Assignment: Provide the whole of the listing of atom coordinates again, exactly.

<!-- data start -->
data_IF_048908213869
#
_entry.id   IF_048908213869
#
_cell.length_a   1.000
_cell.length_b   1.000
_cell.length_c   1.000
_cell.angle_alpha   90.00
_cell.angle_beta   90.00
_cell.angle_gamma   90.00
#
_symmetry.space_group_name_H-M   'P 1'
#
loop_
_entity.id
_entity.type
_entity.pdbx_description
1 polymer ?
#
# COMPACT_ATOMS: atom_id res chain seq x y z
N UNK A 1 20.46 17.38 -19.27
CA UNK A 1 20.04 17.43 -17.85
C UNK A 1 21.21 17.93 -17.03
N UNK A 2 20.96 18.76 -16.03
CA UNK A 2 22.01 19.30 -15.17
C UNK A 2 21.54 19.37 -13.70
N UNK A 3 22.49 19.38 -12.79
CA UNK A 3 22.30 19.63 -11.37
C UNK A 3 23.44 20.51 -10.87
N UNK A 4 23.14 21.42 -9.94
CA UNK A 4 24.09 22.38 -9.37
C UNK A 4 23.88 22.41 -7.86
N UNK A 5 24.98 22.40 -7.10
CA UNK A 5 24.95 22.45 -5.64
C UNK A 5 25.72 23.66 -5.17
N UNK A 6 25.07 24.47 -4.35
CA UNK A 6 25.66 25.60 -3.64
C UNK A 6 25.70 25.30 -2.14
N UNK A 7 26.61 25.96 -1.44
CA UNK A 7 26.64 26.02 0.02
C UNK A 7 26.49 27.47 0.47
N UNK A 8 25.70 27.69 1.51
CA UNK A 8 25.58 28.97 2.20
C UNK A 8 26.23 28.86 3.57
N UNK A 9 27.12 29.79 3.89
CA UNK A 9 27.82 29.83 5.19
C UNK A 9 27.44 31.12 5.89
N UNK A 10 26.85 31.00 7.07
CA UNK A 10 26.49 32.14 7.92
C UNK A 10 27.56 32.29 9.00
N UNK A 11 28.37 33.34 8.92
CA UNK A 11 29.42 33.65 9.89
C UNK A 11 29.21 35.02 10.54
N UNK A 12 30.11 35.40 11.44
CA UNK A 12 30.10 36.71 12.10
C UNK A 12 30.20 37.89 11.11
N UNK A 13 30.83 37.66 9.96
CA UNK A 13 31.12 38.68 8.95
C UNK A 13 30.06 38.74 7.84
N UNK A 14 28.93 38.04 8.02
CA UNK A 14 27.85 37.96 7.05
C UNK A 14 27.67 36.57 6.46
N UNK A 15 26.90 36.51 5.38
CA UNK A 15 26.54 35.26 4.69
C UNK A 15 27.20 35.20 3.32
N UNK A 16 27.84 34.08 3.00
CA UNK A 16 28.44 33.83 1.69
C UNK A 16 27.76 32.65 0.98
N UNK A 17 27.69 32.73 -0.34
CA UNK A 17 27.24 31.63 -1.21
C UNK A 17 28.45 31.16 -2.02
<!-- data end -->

data_IF_048908213869
#
_entry.id   IF_048908213869
#
_cell.length_a   1.000
_cell.length_b   1.000
_cell.length_c   1.000
_cell.angle_alpha   90.00
_cell.angle_beta   90.00
_cell.angle_gamma   90.00
#
_symmetry.space_group_name_H-M   'P 1'
#
loop_
_entity.id
_entity.type
_entity.pdbx_description
1 polymer ?
#
# COMPACT_ATOMS: atom_id res chain seq x y z
N UNK A 1 20.46 17.38 -19.27
CA UNK A 1 20.04 17.43 -17.85
C UNK A 1 21.21 17.93 -17.03
N UNK A 2 20.96 18.76 -16.03
CA UNK A 2 22.01 19.30 -15.17
C UNK A 2 21.54 19.37 -13.70
N UNK A 3 22.49 19.38 -12.79
CA UNK A 3 22.30 19.63 -11.37
C UNK A 3 23.44 20.51 -10.87
N UNK A 4 23.14 21.42 -9.94
CA UNK A 4 24.09 22.38 -9.37
C UNK A 4 23.88 22.41 -7.86
N UNK A 5 24.98 22.40 -7.10
CA UNK A 5 24.95 22.45 -5.64
C UNK A 5 25.72 23.66 -5.17
N UNK A 6 25.07 24.47 -4.35
CA UNK A 6 25.66 25.60 -3.64
C UNK A 6 25.70 25.30 -2.14
N UNK A 7 26.61 25.96 -1.44
CA UNK A 7 26.64 26.02 0.02
C UNK A 7 26.49 27.47 0.47
N UNK A 8 25.70 27.69 1.51
CA UNK A 8 25.58 28.97 2.20
C UNK A 8 26.23 28.86 3.57
N UNK A 9 27.12 29.79 3.89
CA UNK A 9 27.82 29.83 5.19
C UNK A 9 27.44 31.12 5.89
N UNK A 10 26.85 31.00 7.07
CA UNK A 10 26.49 32.14 7.92
C UNK A 10 27.56 32.29 9.00
N UNK A 11 28.37 33.34 8.92
CA UNK A 11 29.42 33.65 9.89
C UNK A 11 29.21 35.02 10.54
N UNK A 12 30.11 35.40 11.44
CA UNK A 12 30.10 36.71 12.10
C UNK A 12 30.20 37.89 11.11
N UNK A 13 30.83 37.66 9.96
CA UNK A 13 31.12 38.68 8.95
C UNK A 13 30.06 38.74 7.84
N UNK A 14 28.93 38.04 8.02
CA UNK A 14 27.85 37.96 7.05
C UNK A 14 27.67 36.57 6.46
N UNK A 15 26.90 36.51 5.38
CA UNK A 15 26.54 35.26 4.69
C UNK A 15 27.20 35.20 3.32
N UNK A 16 27.84 34.08 3.00
CA UNK A 16 28.44 33.83 1.69
C UNK A 16 27.76 32.65 0.98
N UNK A 17 27.69 32.73 -0.34
CA UNK A 17 27.24 31.63 -1.21
C UNK A 17 28.45 31.16 -2.02